Last year, Path – the social networking-enabled photo sharing and messaging service received a lot of negative publicity when Singapore based developer and blogger discovered that Path’s slick iPhone app uploads your entire address book to its servers.
Apple was also criticised for giving developers far too much access to address book information without requiring a user prompt.
The company had agreed with that assessment and made it mandatory for apps that accessed the address book to ask for permission in iOS 6.
It looks like during the investigation, the U.S. Federal Trade Commission also discovered that Path also violated Children’s Online Privacy Protections Act (COPPA) by briefly allowing children under the age of 13 to sign up.
The U.S. Federal Trade Commission has announced that it has reached a settlement with Path pending court approval. According to the terms of the settlement, Path has to establish a comprehensive privacy program and obtain independent privacy assessment every year for next 20 years. Path also has to pay a fine of $800,000 for illegally collected personal information from children without their parents’ consent.
“Over the years the FTC has been vigilant in responding to a long list of threats to consumer privacy, whether it’s mortgage applications thrown into open trash dumpsters, kids information culled by music fan websites, or unencrypted credit card information left vulnerable to hackers,” said FTC Chairman Jon Leibowitz. “This settlement with Path shows that no matter what new technologies emerge, the agency will continue to safeguard the privacy of Americans.”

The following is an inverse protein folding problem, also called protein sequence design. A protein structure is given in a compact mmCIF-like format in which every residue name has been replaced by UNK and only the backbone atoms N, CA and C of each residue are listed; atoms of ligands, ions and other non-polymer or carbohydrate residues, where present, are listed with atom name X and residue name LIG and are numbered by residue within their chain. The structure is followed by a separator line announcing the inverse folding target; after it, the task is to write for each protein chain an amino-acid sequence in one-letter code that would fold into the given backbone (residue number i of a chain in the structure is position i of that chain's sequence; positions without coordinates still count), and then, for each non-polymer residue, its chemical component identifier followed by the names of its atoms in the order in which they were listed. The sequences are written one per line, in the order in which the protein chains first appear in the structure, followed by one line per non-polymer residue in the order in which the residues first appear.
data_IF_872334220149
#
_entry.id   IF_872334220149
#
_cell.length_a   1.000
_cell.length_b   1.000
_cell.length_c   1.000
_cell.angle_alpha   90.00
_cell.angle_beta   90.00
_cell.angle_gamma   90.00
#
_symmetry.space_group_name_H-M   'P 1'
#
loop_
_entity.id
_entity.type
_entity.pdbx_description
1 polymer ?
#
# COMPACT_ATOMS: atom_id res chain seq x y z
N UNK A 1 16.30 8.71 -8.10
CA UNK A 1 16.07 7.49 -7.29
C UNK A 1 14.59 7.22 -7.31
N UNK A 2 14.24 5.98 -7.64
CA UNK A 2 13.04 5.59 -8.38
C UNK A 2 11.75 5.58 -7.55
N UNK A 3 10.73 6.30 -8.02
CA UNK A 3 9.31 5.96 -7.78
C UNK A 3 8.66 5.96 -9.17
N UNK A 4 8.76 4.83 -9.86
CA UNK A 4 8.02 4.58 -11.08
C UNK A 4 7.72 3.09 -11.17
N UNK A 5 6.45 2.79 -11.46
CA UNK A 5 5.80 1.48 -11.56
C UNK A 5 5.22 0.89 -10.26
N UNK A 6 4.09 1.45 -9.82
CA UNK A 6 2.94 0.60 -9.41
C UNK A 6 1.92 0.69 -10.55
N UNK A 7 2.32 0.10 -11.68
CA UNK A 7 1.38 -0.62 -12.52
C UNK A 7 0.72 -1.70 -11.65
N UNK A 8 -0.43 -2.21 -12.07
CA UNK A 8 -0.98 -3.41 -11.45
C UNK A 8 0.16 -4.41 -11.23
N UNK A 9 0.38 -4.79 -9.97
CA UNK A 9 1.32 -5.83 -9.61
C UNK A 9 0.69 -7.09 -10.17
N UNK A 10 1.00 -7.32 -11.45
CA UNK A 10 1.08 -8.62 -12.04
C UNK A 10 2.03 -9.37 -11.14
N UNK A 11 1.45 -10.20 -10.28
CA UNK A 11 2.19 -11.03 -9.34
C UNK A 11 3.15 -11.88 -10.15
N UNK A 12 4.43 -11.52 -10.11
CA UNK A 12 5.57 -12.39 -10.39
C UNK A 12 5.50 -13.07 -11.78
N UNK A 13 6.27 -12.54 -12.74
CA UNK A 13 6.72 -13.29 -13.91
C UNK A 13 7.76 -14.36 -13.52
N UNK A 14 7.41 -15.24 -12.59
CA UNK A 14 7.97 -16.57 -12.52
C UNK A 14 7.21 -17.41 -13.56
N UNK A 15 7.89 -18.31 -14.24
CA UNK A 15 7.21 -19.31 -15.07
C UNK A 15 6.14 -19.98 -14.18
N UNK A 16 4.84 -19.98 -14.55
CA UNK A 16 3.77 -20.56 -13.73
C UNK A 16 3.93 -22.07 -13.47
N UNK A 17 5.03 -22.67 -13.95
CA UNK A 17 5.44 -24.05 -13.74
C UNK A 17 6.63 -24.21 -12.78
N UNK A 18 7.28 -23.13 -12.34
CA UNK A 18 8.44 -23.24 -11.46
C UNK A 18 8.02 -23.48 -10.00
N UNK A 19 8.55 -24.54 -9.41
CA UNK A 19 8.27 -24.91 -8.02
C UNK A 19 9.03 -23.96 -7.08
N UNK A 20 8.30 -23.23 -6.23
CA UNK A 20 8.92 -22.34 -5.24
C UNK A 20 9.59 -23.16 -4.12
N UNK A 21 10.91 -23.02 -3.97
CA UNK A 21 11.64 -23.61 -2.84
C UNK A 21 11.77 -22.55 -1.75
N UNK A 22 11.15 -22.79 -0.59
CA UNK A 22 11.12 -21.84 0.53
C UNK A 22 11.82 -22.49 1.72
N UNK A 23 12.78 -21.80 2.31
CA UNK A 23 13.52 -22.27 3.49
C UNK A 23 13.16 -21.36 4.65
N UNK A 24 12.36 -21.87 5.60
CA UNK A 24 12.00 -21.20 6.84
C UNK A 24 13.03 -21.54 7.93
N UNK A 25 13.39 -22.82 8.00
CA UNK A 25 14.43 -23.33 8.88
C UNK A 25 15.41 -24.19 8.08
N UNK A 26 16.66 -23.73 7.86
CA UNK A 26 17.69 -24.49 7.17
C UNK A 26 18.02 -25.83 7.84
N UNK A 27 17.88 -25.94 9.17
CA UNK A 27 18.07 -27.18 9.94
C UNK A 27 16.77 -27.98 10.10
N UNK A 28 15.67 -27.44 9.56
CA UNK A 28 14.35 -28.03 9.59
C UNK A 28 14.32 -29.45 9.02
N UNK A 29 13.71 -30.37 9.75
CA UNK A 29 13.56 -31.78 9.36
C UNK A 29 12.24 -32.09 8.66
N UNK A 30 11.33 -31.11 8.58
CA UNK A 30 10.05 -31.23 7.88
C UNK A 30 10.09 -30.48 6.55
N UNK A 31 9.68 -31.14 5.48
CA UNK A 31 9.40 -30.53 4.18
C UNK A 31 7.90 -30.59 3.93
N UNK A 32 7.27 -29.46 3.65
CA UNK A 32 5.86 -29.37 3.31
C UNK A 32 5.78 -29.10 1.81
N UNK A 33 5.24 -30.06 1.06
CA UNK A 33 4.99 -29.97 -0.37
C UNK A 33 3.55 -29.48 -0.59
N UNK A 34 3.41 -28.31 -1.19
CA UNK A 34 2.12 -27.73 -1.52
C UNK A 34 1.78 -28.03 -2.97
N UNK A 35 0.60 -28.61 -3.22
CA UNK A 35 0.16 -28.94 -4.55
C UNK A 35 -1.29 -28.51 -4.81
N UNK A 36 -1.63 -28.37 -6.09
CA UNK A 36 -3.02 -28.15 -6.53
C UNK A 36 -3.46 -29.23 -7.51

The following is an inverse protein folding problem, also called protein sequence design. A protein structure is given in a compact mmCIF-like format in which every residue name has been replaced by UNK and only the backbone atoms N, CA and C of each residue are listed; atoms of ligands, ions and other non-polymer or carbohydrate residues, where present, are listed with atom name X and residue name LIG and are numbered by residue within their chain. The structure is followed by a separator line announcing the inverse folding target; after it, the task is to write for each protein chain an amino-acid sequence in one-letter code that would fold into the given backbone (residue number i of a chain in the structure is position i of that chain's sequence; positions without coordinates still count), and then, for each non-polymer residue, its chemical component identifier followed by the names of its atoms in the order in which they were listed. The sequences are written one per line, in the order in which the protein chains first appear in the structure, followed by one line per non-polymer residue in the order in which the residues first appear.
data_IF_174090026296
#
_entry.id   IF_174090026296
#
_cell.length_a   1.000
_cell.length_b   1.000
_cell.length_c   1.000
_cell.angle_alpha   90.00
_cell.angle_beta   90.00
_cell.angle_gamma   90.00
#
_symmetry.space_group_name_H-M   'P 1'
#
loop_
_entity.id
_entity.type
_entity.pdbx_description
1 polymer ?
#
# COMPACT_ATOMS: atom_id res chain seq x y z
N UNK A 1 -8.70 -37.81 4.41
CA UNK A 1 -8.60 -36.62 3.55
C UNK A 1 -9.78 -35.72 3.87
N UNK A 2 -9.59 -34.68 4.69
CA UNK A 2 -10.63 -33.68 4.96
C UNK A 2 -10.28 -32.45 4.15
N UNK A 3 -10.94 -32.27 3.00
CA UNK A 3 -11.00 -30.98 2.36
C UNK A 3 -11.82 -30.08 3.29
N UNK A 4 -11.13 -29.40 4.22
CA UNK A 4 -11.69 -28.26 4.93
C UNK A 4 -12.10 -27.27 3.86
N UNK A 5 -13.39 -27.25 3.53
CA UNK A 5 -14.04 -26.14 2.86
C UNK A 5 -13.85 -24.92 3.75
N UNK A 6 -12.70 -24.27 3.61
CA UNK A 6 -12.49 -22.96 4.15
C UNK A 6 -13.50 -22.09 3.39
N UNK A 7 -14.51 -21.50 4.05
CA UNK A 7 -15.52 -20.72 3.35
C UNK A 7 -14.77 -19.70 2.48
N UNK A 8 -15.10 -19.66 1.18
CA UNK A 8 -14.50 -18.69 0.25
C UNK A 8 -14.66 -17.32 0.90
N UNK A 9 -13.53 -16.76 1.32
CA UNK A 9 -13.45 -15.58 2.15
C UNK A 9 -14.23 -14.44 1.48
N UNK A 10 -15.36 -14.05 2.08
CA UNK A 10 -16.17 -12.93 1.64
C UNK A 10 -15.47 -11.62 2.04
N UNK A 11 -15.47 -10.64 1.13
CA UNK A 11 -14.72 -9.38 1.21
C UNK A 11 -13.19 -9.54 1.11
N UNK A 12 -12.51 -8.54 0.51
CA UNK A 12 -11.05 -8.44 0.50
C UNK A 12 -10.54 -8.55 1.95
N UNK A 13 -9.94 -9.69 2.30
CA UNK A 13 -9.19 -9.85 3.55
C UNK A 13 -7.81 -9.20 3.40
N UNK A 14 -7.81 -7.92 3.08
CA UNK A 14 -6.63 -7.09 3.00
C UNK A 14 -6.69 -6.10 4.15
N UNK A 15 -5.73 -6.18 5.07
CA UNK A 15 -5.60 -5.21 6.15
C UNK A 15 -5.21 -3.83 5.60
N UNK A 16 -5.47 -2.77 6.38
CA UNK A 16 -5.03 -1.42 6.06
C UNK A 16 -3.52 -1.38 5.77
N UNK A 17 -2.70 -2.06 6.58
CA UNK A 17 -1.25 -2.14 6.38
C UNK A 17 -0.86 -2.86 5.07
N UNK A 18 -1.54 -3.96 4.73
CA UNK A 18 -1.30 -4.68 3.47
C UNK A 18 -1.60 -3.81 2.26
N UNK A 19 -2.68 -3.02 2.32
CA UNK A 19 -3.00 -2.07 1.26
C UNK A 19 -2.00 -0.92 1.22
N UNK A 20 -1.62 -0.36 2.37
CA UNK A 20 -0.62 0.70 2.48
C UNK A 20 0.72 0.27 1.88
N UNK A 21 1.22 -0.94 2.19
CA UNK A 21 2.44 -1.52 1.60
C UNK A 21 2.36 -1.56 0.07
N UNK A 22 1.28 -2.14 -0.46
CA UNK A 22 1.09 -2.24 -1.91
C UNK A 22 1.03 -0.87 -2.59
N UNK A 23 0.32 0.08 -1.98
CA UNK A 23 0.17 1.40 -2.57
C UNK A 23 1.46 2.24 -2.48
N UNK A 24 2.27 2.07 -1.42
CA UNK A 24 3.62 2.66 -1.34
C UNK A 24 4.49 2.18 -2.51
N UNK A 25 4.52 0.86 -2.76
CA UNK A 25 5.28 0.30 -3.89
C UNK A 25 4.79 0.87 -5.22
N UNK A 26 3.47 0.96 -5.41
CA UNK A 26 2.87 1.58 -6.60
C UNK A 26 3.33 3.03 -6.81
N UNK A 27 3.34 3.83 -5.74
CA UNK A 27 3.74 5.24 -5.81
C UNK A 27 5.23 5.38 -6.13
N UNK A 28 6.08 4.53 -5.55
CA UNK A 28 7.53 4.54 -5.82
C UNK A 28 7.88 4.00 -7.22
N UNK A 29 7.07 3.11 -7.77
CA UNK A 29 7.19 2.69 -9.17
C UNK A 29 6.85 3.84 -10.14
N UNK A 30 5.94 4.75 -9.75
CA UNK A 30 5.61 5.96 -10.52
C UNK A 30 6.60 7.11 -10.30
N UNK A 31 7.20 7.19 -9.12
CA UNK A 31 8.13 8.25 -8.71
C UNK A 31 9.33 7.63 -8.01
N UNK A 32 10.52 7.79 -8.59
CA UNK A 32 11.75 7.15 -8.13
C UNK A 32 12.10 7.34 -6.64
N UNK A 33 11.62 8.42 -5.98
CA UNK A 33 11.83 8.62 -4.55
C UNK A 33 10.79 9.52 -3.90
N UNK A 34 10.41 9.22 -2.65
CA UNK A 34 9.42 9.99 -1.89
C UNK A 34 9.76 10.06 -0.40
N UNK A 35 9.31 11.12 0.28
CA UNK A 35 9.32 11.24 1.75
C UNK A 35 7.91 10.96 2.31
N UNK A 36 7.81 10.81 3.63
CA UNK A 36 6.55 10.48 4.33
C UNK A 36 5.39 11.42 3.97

Path has also explained its position in a blog post:
As you may know, we ask users’ their birthdays during the process of creating an account. However, there was a period of time where our system was not automatically rejecting people who indicated that they were under 13. Before the FTC reached out to us, we discovered and fixed this sign-up process qualification, and took further action by suspending any under age accounts that had mistakenly been allowed to be created.
We want to share our experience and learnings in the hope that others in our industry are reminded of the importance of making sure services are in full compliance with rules like COPPA. From a developer’s perspective, we understand the tendency to focus all attention on the process of building amazing new things. It wasn’t until we gave our account verification system a second look that we realized there was a problem. We hope our experience can help others as a reminder to be cautious and diligent.
The FTC has also given recommendations to Apple and App developers to improve mobile policy disclosures.
The fine should serve as a wake up call to developers to ensure their service is in compliance with the local rules and regulations to ensure they do not get into trouble with the authorities.